POINT PLEASANT — At a recent meeting of the Mason County Board of Education, an update on this year’s Office of Education Performance Audits (OEPA) and information about future changes to OEPA’s evaluation process was given.
Georgia Thorton, administrative assistant to the superintendent/curriculum director, presented the board with an update on this year’s results, as well as information about new polices that OEPA will implement for the upcoming school year evaluations and next year’s results.
“We should be able to get (this year’s) data back sometime by the end of September, and I will be able to get that right to you, and we can talk about that,” she said.
OEPA recently switched to an online system, which is the reason for this year’s delay in results, Thorton said.
One of the biggest upcoming changes in OEPA’s evaluation process is the change in designations that schools individually receive, Thorton said. The current designations are Success Schools, Transition Schools, Focus Schools, Support Schools and Priority Schools.
A school’s designation is determined once a year and is based on prior school year data, including WESTEST 2 results.
“For 2013/2014, the Focus Schools are going to remain the same, but the rest of our schools may or may not have a change in their designation. For 2014-15, the focus schools are going to remain focus schools, but all schools will now have a grade level. So it’s going to be easier to understand: A, B, C, D and F,” she said. “They will also still have a designation of ‘Focus School,’ at least until 2017. That won’t publicly be announced. It will just be reported to the feds. What will be announced is the (letter) grade.”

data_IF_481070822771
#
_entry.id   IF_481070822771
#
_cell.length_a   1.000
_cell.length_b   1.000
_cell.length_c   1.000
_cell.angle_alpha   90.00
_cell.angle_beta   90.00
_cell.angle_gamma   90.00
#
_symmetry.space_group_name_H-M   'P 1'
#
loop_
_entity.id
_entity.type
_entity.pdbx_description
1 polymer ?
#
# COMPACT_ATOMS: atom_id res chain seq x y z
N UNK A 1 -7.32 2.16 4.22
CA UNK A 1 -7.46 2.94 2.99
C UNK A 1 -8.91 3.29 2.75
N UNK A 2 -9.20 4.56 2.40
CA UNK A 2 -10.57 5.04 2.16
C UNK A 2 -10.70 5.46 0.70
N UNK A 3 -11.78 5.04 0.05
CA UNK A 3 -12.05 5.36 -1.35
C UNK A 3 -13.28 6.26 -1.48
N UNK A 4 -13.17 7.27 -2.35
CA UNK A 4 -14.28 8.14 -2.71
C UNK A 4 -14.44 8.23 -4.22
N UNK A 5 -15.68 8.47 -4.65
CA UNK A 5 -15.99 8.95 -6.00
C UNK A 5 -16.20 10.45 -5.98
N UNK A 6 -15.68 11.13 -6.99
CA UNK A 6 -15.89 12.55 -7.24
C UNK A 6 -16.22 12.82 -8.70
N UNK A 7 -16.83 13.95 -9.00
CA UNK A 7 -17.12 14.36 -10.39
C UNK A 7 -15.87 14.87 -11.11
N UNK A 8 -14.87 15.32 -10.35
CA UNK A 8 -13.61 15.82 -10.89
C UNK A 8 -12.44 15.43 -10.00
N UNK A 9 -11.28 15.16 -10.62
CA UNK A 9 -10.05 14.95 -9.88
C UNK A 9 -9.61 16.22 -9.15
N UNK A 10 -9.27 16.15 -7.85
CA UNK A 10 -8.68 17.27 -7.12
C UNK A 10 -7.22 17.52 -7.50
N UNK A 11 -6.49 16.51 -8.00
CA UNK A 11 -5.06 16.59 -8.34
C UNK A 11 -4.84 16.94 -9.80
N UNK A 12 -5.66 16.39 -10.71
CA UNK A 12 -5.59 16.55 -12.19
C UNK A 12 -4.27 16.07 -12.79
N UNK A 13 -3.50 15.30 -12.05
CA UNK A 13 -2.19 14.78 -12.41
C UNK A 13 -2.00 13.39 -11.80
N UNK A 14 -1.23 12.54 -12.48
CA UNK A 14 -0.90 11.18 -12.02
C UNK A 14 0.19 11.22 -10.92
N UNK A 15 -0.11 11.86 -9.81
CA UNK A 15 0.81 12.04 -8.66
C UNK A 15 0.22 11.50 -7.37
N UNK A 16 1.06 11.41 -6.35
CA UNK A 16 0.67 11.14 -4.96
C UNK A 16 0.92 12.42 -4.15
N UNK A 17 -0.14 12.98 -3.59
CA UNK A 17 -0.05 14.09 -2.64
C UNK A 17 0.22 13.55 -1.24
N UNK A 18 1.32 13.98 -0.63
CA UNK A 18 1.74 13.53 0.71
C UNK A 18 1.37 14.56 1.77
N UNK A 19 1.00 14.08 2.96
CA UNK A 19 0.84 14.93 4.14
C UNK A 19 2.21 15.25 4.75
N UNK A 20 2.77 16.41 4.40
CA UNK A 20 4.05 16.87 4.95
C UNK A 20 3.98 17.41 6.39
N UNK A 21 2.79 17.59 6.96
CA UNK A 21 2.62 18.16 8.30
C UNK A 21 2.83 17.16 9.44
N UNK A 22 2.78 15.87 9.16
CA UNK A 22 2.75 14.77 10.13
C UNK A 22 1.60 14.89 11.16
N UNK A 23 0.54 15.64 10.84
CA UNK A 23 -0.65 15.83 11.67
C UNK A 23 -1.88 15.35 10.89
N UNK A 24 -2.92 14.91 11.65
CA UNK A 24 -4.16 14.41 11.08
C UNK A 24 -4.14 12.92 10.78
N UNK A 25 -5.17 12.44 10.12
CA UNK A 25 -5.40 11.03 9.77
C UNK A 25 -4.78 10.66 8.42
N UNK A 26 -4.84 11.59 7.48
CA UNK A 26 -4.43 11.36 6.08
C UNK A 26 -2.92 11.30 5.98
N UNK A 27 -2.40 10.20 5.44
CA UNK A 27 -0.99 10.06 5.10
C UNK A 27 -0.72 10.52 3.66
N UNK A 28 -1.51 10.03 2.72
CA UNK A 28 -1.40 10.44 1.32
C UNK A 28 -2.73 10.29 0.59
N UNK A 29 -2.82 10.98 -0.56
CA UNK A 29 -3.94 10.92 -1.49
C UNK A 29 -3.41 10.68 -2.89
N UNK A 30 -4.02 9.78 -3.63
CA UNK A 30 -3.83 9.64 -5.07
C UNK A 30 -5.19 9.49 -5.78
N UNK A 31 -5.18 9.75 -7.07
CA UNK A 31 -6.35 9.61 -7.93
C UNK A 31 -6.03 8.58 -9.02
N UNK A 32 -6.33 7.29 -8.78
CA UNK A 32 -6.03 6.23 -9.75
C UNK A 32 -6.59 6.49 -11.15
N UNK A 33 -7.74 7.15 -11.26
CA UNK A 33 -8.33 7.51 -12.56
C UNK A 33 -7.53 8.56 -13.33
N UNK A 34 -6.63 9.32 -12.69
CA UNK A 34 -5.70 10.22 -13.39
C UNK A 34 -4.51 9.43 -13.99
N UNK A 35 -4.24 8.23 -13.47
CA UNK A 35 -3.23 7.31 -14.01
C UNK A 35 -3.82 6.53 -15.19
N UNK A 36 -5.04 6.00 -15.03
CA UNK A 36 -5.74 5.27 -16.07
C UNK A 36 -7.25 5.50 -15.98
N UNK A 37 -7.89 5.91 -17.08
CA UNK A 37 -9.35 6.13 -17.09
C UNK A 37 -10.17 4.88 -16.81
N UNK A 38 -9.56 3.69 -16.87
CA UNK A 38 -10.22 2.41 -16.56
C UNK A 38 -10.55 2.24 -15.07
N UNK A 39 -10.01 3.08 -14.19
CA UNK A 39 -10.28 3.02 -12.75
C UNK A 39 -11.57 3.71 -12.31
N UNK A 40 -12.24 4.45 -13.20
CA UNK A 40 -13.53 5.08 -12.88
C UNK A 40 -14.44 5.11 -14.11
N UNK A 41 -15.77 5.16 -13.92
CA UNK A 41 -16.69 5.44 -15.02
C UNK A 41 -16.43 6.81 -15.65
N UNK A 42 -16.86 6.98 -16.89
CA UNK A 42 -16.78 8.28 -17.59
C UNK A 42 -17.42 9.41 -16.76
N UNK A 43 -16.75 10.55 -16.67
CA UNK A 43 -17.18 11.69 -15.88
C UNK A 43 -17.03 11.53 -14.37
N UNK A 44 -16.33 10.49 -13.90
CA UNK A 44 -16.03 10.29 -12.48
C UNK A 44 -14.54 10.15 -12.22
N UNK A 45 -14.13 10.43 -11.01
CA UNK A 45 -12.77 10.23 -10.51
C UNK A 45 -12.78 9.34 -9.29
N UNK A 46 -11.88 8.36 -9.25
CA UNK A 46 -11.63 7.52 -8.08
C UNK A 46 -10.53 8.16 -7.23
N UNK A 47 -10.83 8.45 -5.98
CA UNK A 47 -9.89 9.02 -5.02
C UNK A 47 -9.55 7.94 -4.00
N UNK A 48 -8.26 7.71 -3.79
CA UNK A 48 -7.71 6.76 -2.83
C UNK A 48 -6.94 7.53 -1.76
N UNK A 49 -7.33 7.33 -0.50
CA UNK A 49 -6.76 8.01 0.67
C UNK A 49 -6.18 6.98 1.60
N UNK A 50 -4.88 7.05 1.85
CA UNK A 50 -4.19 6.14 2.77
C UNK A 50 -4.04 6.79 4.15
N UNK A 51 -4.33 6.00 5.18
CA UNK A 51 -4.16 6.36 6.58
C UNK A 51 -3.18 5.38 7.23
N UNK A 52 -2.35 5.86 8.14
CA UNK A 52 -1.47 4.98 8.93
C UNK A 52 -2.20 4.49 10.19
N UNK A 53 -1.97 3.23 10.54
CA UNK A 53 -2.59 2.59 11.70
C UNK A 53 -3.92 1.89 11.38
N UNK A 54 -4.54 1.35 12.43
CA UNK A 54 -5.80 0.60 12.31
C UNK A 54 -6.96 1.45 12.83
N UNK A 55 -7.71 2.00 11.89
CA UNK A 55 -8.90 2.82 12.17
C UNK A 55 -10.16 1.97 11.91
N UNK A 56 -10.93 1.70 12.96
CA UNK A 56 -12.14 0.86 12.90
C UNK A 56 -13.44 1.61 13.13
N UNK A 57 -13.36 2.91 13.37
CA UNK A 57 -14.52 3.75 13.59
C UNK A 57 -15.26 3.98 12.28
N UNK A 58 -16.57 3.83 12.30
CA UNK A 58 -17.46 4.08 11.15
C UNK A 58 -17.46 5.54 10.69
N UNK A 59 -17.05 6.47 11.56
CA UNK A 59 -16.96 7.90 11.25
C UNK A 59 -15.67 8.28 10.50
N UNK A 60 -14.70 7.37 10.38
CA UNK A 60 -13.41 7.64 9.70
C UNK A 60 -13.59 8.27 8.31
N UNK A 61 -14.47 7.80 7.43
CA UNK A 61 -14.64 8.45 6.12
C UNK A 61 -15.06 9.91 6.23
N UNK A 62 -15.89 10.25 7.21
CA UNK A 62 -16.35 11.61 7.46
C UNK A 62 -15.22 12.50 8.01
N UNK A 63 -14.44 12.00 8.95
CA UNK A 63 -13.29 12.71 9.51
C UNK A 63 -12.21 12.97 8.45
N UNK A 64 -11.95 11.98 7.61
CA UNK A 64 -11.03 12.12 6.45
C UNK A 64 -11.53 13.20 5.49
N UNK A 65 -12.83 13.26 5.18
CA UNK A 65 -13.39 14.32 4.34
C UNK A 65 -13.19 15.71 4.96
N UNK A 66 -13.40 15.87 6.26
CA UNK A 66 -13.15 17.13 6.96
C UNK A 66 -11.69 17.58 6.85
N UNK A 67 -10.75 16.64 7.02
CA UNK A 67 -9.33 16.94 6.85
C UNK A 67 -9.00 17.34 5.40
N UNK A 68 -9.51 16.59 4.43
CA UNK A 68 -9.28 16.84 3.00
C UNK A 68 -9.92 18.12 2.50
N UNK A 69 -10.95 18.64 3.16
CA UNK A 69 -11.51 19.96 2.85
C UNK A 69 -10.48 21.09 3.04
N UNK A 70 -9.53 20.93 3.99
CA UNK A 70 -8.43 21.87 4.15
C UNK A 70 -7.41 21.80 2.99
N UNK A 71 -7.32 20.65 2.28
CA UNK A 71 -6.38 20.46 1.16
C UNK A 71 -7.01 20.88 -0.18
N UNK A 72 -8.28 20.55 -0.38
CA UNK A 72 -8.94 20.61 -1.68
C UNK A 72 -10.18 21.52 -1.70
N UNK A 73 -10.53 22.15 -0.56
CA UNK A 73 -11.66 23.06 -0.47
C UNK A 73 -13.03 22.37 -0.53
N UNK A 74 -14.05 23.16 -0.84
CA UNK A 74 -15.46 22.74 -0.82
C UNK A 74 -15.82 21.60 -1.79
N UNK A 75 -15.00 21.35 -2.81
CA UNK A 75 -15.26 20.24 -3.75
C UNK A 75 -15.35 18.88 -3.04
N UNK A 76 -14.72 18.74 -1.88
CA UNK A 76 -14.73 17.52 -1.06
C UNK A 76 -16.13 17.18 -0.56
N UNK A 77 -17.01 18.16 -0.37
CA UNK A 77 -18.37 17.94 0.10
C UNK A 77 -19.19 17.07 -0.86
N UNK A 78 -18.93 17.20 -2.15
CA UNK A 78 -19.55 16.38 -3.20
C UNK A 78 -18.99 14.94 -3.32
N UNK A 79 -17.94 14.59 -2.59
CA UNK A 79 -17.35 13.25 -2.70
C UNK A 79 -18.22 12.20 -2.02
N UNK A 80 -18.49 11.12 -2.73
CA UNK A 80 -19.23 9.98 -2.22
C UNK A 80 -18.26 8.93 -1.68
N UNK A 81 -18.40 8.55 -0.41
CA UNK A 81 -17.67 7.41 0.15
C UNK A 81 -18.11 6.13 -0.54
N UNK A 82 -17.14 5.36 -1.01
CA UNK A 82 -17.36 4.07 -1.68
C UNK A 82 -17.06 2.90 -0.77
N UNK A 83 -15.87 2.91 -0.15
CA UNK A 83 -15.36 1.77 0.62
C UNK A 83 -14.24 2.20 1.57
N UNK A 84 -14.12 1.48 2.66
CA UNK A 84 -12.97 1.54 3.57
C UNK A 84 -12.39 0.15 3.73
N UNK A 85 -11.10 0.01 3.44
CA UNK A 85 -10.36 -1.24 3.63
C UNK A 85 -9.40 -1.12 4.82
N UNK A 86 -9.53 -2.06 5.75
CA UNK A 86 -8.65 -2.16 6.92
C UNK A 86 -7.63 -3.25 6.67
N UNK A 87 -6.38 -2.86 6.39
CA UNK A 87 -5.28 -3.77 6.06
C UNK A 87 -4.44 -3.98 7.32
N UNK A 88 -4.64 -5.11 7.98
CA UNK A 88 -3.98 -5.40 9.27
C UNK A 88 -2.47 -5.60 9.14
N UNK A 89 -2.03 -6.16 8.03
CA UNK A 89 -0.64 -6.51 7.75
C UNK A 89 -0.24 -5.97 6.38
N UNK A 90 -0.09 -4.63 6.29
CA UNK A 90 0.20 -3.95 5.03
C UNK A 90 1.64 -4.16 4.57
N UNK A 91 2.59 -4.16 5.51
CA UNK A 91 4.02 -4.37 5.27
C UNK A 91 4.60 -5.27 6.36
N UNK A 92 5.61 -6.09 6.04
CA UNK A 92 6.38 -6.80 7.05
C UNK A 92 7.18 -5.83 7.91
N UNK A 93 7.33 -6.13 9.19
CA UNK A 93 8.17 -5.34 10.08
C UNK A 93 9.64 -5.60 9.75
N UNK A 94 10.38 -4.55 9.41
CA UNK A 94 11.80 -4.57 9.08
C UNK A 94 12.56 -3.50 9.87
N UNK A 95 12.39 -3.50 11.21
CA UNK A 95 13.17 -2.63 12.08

Thorton said Focus Schools are identified for a period of three years, which is why they will remain the same next year. Beale Elementary and Point Pleasant Intermediate School are currently Focus Schools, with Ashton Elementary, New Haven Elementary and Hannan High School currently identified as Transition Schools. Point Pleasant Junior/Senior School High School, Wahama High School and Roosevelt Elementary are currently identified as Success Schools. Leon Elementary was not designated, due to “invalid testing practice,” according to OEPA’s website.
The new designations to be implemented in the 2014/2015 evaluations are: A — Distinctive Student Proficiency; B — Commendable Student Proficiency; C — Acceptable Student Proficiency; D — Unacceptable Student Proficiency; and F — Lowest Student Proficiency.
“We’re going to look at the bottom 25 percent of our kids in every school, and we’re going to accelerate them, quickly,” Thorton said. “That’s why we don’t have to have focus schools as designations anymore. “
The new policy to be implemented involves six major characteristics, of which Thorton listed for board members. They include: improving student performance, clearly communicating the level of school quality, focusing on all schools, reviewing all schools, emphasizing local control and accountability and differentiating between supports, consequences and rewards.
“We believe that even if you’re a reward school, like Roosevelt, we still have a possibility of improvement,” she said. “I think that what we need to think about is how we you going to define excellence for our kids.”
Thorton also discussed the changes in the way that the evaluations will be conducted.